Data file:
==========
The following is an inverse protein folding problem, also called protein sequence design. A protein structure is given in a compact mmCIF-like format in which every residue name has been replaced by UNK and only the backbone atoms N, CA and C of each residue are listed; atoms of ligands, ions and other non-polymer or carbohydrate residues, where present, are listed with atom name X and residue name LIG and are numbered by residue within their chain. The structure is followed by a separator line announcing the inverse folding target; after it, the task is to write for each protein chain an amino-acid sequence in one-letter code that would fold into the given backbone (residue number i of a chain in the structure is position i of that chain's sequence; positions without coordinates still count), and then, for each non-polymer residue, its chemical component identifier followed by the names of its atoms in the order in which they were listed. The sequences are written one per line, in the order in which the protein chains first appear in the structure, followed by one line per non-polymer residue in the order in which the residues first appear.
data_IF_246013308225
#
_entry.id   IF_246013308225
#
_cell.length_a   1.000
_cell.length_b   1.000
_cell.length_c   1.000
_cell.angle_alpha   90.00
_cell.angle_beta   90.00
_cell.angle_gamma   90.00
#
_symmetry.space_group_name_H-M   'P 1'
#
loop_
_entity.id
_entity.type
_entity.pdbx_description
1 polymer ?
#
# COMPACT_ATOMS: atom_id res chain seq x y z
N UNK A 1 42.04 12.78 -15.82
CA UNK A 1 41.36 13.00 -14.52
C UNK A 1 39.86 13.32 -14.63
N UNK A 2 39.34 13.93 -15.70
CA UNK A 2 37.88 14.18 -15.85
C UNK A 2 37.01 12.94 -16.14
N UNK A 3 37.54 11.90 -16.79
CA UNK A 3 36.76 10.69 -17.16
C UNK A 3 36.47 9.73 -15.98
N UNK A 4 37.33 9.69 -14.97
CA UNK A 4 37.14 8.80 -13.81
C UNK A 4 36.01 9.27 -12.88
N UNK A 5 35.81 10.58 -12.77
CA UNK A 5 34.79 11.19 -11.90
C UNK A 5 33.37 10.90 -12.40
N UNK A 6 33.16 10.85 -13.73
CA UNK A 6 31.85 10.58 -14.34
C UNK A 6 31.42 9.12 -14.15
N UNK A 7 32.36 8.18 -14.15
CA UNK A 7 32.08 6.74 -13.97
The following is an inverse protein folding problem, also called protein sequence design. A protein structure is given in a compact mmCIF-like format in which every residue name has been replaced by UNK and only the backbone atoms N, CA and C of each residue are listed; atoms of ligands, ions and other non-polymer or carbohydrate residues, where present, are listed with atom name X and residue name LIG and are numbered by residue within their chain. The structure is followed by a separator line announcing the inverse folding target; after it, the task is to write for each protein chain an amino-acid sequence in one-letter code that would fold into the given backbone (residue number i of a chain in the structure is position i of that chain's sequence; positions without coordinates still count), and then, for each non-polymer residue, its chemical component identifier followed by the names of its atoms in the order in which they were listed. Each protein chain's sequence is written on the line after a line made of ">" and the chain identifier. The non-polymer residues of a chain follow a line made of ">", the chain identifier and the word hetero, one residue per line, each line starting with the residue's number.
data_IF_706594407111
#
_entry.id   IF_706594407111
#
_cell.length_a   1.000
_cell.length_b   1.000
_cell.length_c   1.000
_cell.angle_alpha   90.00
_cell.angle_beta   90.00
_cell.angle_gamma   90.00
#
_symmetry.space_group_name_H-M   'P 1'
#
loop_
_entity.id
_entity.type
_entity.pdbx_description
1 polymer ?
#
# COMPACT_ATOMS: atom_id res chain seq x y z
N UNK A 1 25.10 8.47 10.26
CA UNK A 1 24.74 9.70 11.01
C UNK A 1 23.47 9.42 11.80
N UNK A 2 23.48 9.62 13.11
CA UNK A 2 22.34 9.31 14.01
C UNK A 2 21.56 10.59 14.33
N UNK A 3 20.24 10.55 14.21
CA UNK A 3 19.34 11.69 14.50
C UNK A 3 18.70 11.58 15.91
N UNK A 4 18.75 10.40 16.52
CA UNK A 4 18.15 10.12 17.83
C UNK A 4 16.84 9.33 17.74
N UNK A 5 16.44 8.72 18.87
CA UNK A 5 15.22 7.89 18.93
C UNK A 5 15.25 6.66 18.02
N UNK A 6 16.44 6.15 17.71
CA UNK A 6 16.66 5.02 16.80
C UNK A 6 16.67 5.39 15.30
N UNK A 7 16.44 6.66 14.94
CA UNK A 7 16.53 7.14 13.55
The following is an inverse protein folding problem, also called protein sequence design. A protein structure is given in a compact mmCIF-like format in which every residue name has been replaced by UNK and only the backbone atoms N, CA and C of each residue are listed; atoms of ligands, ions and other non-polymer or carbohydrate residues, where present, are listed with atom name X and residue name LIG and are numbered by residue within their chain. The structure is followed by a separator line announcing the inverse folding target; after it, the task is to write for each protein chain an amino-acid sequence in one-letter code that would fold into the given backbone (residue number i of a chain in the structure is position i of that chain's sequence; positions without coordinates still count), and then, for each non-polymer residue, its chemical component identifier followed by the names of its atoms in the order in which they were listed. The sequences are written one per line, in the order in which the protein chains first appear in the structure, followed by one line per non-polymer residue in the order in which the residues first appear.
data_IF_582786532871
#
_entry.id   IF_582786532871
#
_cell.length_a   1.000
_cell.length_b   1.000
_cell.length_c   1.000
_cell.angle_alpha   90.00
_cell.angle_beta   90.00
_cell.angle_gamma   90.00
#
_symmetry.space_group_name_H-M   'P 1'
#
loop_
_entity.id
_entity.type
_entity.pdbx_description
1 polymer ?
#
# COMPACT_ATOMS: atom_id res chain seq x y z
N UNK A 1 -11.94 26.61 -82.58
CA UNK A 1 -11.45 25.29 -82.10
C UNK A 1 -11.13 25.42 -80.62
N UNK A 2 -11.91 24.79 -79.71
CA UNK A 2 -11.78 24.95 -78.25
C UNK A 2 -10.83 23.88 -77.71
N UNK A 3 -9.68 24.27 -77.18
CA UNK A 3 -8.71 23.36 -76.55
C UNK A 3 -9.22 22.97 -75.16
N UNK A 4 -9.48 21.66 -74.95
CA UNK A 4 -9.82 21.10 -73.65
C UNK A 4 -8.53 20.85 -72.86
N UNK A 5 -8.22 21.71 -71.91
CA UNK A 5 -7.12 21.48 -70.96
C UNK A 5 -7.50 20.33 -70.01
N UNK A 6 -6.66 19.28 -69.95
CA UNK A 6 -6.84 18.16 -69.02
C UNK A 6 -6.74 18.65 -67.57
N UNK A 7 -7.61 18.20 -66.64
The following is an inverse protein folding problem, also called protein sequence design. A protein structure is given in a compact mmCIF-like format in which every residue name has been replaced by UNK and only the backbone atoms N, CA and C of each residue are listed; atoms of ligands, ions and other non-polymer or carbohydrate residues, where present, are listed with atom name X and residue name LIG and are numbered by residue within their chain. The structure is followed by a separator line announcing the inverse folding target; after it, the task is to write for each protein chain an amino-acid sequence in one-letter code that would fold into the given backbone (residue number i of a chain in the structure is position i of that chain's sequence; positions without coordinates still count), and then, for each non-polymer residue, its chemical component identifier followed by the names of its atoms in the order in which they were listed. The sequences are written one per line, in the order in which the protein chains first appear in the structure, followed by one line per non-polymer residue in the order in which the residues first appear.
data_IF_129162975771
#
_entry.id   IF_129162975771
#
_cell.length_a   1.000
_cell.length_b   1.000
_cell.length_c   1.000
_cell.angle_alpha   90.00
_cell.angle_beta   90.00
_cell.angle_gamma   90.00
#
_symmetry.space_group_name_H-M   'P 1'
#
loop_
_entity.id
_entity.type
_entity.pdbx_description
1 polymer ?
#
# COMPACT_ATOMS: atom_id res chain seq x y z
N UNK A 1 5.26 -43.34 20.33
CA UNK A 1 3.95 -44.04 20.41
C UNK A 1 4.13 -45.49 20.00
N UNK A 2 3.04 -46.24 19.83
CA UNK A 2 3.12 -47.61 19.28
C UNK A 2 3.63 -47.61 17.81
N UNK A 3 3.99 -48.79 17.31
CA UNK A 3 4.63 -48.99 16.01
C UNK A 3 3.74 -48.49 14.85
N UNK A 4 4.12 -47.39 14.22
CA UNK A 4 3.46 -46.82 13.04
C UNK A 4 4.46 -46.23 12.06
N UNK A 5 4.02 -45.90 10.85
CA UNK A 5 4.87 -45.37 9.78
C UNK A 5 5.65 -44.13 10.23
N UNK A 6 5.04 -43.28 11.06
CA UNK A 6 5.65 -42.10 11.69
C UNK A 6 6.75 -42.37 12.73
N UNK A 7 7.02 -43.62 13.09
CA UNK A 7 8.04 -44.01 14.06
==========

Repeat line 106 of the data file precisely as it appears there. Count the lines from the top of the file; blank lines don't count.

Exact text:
C UNK A 1 -11.13 25.42 -80.62